Mourning Diary – Roland Barthes – For nearly two years, the author wrote short and exciting notes about the devastating process of grieving that he faced after the death of his mother at the age of 84.
February 18, 1978
Bereavement: I learned that it is unchangeable and sporadic: it does not wear out because it is not continuous. If interruptions, distractions toward something else come from a worldly agitation, harassment, depression gets worse. But if these “changes” (which are sporadic) go toward the silence, the wound of grief goes to a higher thought. Triviality = / Nobility (loneliness).
March 19, 1978
M. and I feel that, paradoxically (as habit says: work, distract yourself, see people) it is when we are pushed, busy, demanded, externalized, we feel the greatest sorrow. The calm, loneliness makes it less painful.
Living without regret: Human Experience in Light of Tibetan Buddhism – Arnaud Maitland
Master in philosophy and Tibetan Buddhist psychology, the author bases his ideas on the death of his mother – who died with Alzheimer – and the grieving process to describe the suffering, life and death as part of the same concept of impermanence.
Living without regret is about impermanence and its related pain, big and small, and the related topic of personal responsibility and questions about the possibilities and human limitation. These topics seem especially purposeful when a growing segment of society has reached or is approaching old age. Old age and illness brings with them a particular kind of suffering to which our society doesn’t seem to offer much guidance.
According to Buddhist teachings, “there’s no need to fear suffering, others or ours. Buddha teaches us to seize the opportunities of life to become fully human, facing whatever it is that shows up without guilt or charges”.
When we face our failures honestly and give up the self-pity and shame, we become stronger. With this power, we can correct our mistakes. Time never stops giving us new chances.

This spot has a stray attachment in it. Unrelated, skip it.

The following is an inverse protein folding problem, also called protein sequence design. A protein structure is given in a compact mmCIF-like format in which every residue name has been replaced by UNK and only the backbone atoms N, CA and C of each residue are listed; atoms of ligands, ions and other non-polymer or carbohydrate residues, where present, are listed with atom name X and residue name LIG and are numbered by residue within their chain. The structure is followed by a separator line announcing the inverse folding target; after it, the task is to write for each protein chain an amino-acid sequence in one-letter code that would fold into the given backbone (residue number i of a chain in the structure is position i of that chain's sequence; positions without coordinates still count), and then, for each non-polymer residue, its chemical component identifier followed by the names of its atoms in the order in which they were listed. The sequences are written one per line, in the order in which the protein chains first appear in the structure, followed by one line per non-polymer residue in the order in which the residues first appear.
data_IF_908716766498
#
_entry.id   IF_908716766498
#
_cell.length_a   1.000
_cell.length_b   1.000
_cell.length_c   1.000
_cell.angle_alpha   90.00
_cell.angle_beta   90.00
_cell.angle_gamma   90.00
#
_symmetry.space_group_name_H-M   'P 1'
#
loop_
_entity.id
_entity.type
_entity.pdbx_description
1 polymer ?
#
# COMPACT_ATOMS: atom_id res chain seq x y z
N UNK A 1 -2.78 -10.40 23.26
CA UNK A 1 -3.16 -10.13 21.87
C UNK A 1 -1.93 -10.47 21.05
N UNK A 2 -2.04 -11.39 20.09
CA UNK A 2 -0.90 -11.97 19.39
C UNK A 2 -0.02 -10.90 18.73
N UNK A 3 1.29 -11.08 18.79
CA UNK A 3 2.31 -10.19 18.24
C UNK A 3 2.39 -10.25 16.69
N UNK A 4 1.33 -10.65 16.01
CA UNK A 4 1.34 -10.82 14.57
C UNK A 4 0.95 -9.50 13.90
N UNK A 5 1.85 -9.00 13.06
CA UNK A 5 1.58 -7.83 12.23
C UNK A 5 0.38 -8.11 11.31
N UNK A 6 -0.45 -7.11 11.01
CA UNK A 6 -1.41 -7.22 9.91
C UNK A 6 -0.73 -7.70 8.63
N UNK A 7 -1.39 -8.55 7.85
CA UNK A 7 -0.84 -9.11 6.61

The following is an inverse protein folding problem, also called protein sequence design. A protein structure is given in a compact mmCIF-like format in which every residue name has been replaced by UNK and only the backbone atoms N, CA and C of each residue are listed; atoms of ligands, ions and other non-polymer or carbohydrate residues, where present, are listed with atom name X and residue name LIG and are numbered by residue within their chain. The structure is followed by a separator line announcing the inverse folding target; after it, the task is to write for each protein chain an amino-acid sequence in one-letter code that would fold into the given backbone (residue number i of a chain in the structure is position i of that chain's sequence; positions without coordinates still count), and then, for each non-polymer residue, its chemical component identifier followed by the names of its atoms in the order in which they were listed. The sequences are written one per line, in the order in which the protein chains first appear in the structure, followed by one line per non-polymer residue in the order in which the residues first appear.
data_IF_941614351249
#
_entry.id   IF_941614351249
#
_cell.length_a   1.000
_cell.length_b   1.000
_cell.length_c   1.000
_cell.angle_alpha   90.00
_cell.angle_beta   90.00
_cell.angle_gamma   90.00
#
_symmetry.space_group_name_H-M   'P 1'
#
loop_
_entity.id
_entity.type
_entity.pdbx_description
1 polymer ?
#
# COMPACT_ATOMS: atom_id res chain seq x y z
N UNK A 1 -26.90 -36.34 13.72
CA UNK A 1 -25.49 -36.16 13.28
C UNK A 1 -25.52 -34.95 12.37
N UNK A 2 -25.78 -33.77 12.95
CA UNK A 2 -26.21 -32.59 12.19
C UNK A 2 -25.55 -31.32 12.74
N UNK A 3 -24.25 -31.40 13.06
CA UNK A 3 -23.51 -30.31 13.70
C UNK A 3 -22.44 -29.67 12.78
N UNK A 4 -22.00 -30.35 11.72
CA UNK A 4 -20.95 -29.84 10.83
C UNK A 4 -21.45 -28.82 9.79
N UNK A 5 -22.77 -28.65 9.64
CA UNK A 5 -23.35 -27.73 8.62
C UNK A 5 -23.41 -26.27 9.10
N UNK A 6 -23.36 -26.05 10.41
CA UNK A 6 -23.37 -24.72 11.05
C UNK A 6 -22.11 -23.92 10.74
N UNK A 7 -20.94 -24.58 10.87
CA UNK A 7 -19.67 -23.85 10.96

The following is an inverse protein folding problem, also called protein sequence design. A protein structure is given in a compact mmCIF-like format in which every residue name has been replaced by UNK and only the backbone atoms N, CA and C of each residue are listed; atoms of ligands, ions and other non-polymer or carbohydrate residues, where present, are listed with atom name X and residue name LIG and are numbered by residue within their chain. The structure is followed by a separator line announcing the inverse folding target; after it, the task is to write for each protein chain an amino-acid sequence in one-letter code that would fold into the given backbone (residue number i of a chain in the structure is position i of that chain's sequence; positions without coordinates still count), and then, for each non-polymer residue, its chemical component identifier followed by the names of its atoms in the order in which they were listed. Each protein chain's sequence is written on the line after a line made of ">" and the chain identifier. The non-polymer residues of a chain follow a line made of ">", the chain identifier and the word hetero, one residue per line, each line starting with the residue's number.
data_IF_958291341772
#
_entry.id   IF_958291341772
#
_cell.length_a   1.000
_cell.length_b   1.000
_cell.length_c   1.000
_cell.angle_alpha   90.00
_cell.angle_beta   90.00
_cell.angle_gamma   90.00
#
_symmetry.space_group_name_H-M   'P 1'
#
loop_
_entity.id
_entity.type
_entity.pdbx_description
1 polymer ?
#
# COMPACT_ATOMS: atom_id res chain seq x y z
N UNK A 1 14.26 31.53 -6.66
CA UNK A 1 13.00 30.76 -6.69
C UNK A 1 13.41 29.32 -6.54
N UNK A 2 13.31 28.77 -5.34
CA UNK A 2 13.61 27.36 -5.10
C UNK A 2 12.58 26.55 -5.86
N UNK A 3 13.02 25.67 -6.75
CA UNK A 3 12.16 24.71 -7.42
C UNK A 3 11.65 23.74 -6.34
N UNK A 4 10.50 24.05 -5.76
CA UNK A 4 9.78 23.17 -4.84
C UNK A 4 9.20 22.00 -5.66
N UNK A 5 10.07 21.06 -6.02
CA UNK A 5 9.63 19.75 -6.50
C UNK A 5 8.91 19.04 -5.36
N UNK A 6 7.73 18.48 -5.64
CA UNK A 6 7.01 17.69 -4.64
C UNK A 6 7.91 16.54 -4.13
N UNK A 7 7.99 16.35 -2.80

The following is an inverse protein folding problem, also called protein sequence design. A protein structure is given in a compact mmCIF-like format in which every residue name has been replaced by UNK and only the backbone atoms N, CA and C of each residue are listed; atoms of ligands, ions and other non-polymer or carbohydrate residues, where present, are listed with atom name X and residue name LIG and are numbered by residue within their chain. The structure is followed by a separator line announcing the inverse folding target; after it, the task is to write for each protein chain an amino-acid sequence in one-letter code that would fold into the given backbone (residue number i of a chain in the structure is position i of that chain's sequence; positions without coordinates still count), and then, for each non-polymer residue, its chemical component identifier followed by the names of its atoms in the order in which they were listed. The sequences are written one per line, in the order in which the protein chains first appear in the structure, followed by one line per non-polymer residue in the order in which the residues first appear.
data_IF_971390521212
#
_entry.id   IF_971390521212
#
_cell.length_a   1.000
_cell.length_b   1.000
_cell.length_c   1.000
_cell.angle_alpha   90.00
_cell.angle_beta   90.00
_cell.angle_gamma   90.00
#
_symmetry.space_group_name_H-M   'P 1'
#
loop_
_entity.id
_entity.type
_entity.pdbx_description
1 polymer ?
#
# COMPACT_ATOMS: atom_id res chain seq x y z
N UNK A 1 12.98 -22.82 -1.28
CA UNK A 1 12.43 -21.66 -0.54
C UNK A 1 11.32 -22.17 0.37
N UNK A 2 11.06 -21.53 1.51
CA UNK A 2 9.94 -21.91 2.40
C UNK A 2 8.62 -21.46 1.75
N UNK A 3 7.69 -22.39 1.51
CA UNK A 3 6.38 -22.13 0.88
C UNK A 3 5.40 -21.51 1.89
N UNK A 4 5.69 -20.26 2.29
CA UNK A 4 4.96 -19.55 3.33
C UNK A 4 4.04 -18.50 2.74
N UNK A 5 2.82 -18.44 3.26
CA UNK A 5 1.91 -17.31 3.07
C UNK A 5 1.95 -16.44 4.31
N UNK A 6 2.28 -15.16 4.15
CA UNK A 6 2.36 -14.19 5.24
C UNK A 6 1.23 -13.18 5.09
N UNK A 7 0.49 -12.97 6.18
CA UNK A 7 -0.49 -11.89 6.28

By accepting the certainty of death, realizing the truth that impermanence is a feature that can’t be split from existence, and daring to live accordingly, we begin to flourish as human beings. So when we look back, we will not need to fear or regret, for we will see a life that was worth living.
O Brilho do Bronze (The shine of bronze) – Boris Fausto (Cosac Naify). The Historian’s grieving journal after losing his wife and lifetime companion, Cynira. A mix of sadness, humor and love on the regular cemetery visits notes, the daily memories and melancholy challenges of a lonely life at the age of 85. *This book has no English version yet.
The end of your life book club – Will Schwalbe. A beautiful autobiographical story of the author, a book publisher who assisted his mother in her terminal disease, an admirable woman whose two last years of life are transformed by reading, next to her son, who goes with her to her chemotherapy sessions. The eclectic choice of titles, from best-selling books to Shakespeare, through self-help, are useful more than anything, for talks between mother and child that are deep and poetic, a story of love and mutual admiration.
H is for Hawk– Helen Macdonald – in this poignant autobiographical story, the award-winning British author tells how devastated she was by the loss of her father and how she experienced grief in the isolation of falconry, something she has always been fascinated with and an exceptional practitioner. This time, when training a young goshawk (one of the most formidable and magnificent specimens in the family of hawks) in the practice of hunting, Helen, on the brink of madness, immerses herself in the wildlife, letting her consumed by physical and psychological pain.
Here’s a feeling. Loss. Loss for Grieving. Deprivation. Bereavement, a word originated from the Old English bereavian, which means “to deprive, to take off, to seize, to steal.” Taken, stolen. It happens to everyone. But you go through grieving lonely. A shocking loss cannot be shared, no matter how hard you try. Imagine, I said to some friends, at that time, in the free attempt to explain, imagine all your family in a room. Yes, all of them. All the people you love. So, what happens is that someone enters the room and punches everyone in the stomach. Very strong. Then you fall to the ground. Right? What happens is this: you share the same kind of pain, exactly the same, but are too busy experiencing total agony to feel something besides complete loneliness. And that’s it!